Although recovery in the commercial market may be just around the corner, canny developers are already active generating good returns in refurbishment. Here Davis Langdon & Everest and Mott Green Wall look at the opportunities and constraints in bringing existing buildings bang up to date

Office refurbishment

Not every business needs a top-spec office with deep floorplates and full air-conditioning, but in this design-conscious world many occupiers are looking for space that communicates positive messages about their organisation and its culture, preferably in a good location and at a competitive rent.

Office refurbishment gives developers and occupiers the opportunity to optimise the value of a building without the investment risk and cost that is associated with full-scale redevelopment.

Sub-markets that favour refurbishment buildings include media and design companies, which do not have large workforces, but do value space with character, and place a premium on location rather than the absolute quality of the building. Office markets areas such as London’s Soho and Clerkenwell have all been partly driven by refurbishments aimed at non-corporate occupiers.

Overall, although refurbishment might not secure the highest possible land value, it does present a relatively quick and cost-effective method of improving property values, while retaining the high development density of an existing building that planners might not permit in a full redevelopment. In summary, the main advantages of a refurbishment project are:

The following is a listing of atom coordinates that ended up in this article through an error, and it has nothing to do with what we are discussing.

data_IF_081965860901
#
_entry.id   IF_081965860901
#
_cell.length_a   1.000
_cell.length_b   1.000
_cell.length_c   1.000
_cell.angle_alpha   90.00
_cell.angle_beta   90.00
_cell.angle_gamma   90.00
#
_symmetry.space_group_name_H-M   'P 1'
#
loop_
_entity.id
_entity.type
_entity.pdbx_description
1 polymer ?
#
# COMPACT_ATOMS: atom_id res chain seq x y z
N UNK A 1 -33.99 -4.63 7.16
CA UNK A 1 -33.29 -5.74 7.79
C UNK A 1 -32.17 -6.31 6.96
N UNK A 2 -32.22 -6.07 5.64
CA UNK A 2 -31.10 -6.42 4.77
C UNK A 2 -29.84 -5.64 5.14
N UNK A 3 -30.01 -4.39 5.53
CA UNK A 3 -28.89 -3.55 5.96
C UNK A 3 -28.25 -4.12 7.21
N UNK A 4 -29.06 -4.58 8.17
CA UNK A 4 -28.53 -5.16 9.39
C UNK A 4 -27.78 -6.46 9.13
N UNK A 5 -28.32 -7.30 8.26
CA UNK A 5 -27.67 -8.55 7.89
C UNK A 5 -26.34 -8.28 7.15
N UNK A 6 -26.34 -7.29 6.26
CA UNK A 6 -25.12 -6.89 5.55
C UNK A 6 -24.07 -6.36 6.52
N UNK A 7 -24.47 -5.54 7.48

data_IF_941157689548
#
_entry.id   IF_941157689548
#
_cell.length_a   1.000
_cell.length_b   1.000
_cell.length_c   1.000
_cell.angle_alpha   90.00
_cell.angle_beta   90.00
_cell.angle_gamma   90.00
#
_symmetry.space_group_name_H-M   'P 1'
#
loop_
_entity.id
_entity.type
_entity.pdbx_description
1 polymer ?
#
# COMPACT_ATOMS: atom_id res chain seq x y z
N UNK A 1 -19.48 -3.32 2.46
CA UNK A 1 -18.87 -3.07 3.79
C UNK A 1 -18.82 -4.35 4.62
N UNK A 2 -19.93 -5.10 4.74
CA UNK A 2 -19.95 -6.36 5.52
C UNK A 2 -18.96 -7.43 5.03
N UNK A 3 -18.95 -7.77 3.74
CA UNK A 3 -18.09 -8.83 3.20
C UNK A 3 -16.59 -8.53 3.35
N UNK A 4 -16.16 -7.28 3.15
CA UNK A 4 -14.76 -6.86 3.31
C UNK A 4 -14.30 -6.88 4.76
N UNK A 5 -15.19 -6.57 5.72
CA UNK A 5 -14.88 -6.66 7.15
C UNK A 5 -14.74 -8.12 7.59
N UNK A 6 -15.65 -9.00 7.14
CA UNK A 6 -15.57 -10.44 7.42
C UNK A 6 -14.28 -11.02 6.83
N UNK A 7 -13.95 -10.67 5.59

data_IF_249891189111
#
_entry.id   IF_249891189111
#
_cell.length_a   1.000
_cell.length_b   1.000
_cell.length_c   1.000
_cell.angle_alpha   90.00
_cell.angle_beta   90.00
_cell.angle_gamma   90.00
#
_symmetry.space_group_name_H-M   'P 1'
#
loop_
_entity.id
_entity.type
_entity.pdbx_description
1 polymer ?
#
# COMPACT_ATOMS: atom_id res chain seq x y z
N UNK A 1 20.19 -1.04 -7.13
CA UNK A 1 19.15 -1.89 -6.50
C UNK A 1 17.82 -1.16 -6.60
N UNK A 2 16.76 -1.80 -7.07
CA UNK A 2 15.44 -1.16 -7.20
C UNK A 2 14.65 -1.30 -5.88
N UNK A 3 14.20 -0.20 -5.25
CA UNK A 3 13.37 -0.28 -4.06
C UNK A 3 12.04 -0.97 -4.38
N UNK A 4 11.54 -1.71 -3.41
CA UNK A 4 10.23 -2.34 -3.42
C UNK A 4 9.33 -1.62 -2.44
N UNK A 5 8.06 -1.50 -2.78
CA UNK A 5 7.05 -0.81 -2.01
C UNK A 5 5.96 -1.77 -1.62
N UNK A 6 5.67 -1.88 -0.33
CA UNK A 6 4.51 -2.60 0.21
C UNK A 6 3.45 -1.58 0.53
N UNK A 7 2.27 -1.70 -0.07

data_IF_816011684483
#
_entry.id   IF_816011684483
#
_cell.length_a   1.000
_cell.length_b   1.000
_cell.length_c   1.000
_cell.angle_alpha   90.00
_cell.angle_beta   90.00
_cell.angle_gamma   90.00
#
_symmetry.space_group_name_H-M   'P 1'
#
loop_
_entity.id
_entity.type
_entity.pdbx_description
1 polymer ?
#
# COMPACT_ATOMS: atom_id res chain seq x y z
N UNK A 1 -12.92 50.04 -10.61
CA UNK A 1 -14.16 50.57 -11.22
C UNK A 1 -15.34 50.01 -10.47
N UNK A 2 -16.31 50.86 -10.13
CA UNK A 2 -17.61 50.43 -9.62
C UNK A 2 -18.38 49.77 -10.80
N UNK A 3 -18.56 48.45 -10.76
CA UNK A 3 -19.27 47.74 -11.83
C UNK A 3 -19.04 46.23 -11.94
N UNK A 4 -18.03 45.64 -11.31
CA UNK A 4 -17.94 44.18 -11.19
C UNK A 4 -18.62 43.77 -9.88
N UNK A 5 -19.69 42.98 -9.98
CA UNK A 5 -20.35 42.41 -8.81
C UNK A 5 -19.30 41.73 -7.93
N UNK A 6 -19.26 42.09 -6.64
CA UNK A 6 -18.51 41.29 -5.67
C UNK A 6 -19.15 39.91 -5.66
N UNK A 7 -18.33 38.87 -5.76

• Speed to market – fast construction, minimised planning and party wall issues, together with opportunities to phase construction works if necessary to manage cash flow or work around existing tenants
  • Retention of the advantages of the existing building – character, development density and massing, retention of car parking
  • Cost – relatively low cost, with a proportionally high recovery of capital allowances. Developers can focus expenditure on value-adding features once the building fabric is sound
  • Flexibility – opportunities to tailor the extent or the timing of the refurbishment to market conditions, reducing funding costs and maximising occupancy
  • Sustainability – refurbishments use fewer resources and create less waste than new building projects, and contribute to sustainability by improving the performance of the existing building stock.

Defining the scope of refurbishment